I think the whole thing about Big 5 being better is typical academia criticizing things without a real solution. MBTI works. There is a lot of useful information about it. Same thing for enneagram. Big 5 is an outlier - however popular it may be amongst academia. There is little of value that is published about it that I can actually use as a normal everyday person. I can use MBTI and Enneagram. There is a ton of literature that helps me to interpret things and evaluate meaning.
    Pretty much where I stand. MBTI (especially with JCF, but even without JCF) and enneagram work in the real world. They really help people understand themselves and others. As tools go, they are very practical and useful.

    The Big 5 seems like an academic attempt at relevancy, because the "professionals" didn't come up with those other two.

    The problems with MBTI and enneagram relate to self-awareness. Too many people have a misunderstanding of themselves, due to all the crap people go through during childhood, so they mistype themselves and need assistance to find their types correctly. People create patterns and rules for life and action well before their brains are developed enough to actually understand what is really happening.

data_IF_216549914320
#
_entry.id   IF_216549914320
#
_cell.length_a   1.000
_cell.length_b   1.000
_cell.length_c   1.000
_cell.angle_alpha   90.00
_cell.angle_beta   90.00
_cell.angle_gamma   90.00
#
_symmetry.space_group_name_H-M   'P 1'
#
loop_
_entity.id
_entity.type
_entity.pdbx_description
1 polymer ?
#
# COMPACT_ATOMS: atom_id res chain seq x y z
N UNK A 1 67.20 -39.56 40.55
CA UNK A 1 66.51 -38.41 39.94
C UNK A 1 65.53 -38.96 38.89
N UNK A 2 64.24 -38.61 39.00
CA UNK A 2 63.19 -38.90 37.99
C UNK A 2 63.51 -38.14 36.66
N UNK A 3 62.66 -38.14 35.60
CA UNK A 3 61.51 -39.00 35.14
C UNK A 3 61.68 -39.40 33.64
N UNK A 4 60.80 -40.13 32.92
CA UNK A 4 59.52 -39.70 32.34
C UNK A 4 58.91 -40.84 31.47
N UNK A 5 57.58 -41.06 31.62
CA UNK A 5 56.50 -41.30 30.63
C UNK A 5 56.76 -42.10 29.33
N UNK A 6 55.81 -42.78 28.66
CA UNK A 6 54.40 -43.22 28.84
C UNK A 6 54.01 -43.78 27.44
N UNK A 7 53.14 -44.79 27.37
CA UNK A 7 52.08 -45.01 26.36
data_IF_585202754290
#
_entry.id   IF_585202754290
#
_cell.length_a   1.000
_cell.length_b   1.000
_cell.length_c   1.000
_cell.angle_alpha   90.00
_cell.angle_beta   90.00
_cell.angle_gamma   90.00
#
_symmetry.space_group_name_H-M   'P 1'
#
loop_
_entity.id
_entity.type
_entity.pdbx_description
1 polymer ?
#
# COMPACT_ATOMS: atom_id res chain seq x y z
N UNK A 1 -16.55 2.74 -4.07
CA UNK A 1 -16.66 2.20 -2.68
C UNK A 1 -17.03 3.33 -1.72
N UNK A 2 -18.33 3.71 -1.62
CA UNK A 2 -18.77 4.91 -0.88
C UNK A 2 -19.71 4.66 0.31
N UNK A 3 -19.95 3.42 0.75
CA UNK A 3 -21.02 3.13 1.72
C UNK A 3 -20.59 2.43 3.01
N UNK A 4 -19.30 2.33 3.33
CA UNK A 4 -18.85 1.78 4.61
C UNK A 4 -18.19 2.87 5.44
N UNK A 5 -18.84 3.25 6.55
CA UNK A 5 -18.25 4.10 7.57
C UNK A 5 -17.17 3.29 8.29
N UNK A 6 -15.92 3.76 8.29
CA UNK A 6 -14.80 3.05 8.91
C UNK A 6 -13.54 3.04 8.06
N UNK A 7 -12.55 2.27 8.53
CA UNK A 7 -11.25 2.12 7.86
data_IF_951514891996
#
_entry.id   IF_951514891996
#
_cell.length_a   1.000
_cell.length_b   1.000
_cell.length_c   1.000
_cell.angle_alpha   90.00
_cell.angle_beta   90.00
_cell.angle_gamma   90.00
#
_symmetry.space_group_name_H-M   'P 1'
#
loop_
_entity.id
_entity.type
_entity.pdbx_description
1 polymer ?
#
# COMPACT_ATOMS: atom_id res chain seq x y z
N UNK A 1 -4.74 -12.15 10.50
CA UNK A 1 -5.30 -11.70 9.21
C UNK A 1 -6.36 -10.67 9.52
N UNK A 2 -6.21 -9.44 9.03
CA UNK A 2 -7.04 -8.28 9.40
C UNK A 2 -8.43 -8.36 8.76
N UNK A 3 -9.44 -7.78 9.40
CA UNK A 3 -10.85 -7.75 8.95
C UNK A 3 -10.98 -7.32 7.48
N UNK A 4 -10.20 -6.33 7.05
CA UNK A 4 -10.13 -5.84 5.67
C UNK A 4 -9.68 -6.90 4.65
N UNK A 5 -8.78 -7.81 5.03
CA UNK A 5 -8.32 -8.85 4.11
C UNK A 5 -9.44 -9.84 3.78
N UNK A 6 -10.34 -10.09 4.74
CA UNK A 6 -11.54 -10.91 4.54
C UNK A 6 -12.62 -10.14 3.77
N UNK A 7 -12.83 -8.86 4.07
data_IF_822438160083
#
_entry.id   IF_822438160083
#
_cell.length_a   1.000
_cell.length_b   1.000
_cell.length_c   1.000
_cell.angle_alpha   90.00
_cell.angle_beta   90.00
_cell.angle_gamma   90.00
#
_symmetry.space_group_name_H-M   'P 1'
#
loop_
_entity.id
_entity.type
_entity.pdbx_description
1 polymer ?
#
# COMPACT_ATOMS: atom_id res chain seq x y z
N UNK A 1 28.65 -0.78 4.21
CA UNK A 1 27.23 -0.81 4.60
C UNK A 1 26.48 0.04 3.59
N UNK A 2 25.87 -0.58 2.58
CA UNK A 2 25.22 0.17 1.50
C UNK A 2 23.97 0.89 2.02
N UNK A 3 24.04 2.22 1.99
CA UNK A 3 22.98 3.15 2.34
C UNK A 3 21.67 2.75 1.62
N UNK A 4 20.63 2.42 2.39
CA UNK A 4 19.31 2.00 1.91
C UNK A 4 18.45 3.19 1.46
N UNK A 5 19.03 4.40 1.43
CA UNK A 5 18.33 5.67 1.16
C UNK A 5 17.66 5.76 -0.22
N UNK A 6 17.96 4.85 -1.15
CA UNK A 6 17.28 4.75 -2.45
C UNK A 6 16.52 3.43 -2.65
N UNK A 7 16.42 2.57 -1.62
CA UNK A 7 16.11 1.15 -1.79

“Orthodoxy means not thinking--not needing to think. Orthodoxy is unconsciousness.”
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    “It is clear that thought is not free if the profession of certain opinions makes it impossible to earn a living. It is clear also that thought is not free if all the arguments on one side of a controversy are perpetually presented as attractively as possible, while the arguments on the other side can only be discovered by diligent search.”

    ― Bertrand Russell, Sceptical Essays
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  10. #20
    Administrator highlander's Avatar
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    Quote Originally Posted by SearchingforPeace View Post
    Pretty much where I stand. MBTI (especially with JCF, but even without JCF) and enneagram work in the real world. They really help people understand themselves and others. As tools go, they are very practical and useful.

    The Big 5 seems like an academic attempt at relevancy, because the "professionals" didn't come up with those other two.

    The problems with MBTI and enneagram relate to self-awareness. Too many people have a misunderstanding of themselves, due to all the crap people go through during childhood, so they mistype themselves and need assistance to find their types correctly. People create patterns and rules for life and action well before their brains are developed enough to actually understand what is really happening.
    Hard to say more than I completely agree with you. I really think that this doesn't work for everyone There are many flaws. Still, I think it is a useful construct that provides data points to help in understanding people.